When supprters of Scottish independence cite the infamous McCrone Report – a UK government document suppressed by both Conservative and Labour administrations in the 1970s because of its explosive revelations about the potential wealth of an independent Scotland – Unionists have a standard tactic.
Mumbling that it’s all ancient history, water under the bridge, and things are different now, they attempt – quite understandably – to swiftly move the discussion away from the uncomfortable reality of how much trust Scots should place in the word of London governments on the subject of oil revenues.
Today’s Sunday Post carries a front-page lead story which notes that in the 40 years since the original report was hidden from the Scottish people, nothing has fundamentally changed. As almost nothing of the Post is currently available online, we’ve included a hefty extract from the article below.
HEALEY ADMITS OIL TAX COVER-UP
The former Labour Chancellor, Denis Healey, has admitted his Government played down the value of Scotland’s oil reserves in the 1970s because of the threat of nationalism.
Now Lord Healey of Riddlesden, the Labour peer said tax receipts from oil is the biggest factor behind Westminster opposition to both next year’s and the 1979 independence referendum.
The 95-year-old also claimed the Westminster parties are “worried stiff” about Scots voting Yes in next year’s poll because of the valuable income from the North Sea. Meanwhile he joined former Conservative chancellor Nigel Lawson in backing a bid for the UK to quit the European Union.
Lord Healey said the UK would “suffer enormously” without the billions of pounds of tax from North Sea oil. He said:
“I think they [Westminster politicians] are concerned about Scotland taking the oil, I think they are worried stiff about it. I think we would suffer enormously if the income from Scottish oil stopped but if the Scots want it [independence], they should have it and we would just need to adjust. But I would think Scotland could survive perfectly well, economically, if it was independent. Yes, I would think so… with the oil.”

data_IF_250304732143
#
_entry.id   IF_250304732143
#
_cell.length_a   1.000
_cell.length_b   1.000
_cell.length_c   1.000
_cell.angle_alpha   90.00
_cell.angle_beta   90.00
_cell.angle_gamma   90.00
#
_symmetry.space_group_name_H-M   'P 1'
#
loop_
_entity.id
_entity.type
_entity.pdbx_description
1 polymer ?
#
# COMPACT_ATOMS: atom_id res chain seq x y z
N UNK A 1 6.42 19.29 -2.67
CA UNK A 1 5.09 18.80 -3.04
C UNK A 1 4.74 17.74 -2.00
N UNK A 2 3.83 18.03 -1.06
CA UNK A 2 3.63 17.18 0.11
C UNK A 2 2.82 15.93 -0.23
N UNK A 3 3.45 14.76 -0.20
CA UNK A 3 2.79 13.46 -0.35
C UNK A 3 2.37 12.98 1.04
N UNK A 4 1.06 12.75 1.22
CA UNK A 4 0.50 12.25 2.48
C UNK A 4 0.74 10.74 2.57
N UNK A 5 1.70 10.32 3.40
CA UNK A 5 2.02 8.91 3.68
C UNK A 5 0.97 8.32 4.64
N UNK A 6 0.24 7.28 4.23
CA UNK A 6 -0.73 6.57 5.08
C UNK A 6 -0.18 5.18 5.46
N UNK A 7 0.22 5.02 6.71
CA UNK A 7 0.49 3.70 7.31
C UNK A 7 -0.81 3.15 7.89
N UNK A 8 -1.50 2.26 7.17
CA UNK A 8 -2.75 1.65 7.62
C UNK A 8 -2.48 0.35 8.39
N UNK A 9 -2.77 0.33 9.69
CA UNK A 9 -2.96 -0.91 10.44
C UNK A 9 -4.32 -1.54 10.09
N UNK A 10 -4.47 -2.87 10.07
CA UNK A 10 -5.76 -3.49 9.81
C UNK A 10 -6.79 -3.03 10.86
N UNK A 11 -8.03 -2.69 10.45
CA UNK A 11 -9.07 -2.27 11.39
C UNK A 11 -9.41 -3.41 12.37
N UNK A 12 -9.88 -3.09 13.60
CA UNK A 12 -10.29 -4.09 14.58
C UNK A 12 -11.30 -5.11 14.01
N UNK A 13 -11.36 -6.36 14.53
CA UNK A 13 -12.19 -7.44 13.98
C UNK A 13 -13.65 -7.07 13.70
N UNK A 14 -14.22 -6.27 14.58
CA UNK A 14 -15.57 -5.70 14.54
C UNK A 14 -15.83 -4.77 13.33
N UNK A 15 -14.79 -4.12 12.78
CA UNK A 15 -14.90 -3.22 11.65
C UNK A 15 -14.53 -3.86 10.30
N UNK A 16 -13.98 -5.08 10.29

In 1974 a leading Government economist, Professor Gavin McCrone, wrote a report which stated that Scotland would have had “embarrassingly” large tax surpluses as a result of the North Sea oil boom. Lord Healey’s Labour government decided to keep that document under wraps until it was eventually released in 2005. Reflecting on this time, Lord Healey said:
“I think we did underplay the value of the oil to the country because of the threat of nationalism but that was mainly down to Thatcher. We didn’t actually see the rewards from oil in my period in office because we were investing in the infrastructure rather than getting the returns and, really, Thatcher wouldn’t have been able to carry out any of her policies without that additional five per cent on GDP from oil. Incredible good luck she had from that.”
Asked if he had considered establishing a sovereign wealth fund with the oil revenues to invest in the country’s future when he was in office, he said: “It’s true that we should have invested the money in things we needed in Britain and I had thought about an oil fund, but it wasn’t my responsibility by then.”
We’ll forgive the Post for talking about the 1979 “independence” referendum just this once. The piece is apparently based on a longer interview with the former Chancellor which will appear in Holyrood magazine tomorrow. It should be a fascinating read.
In the meantime, readers might like to bear Lord Healey’s comments in mind the next time the No campaign is peddling its routine about how Scotland’s enormous natural resources are in fact just a source of volatility and danger, and how we’re best not worrying our pretty little heads about them and letting nice old Auntie Westminster take care of everything. After all, she’s got our best interests at heart, right?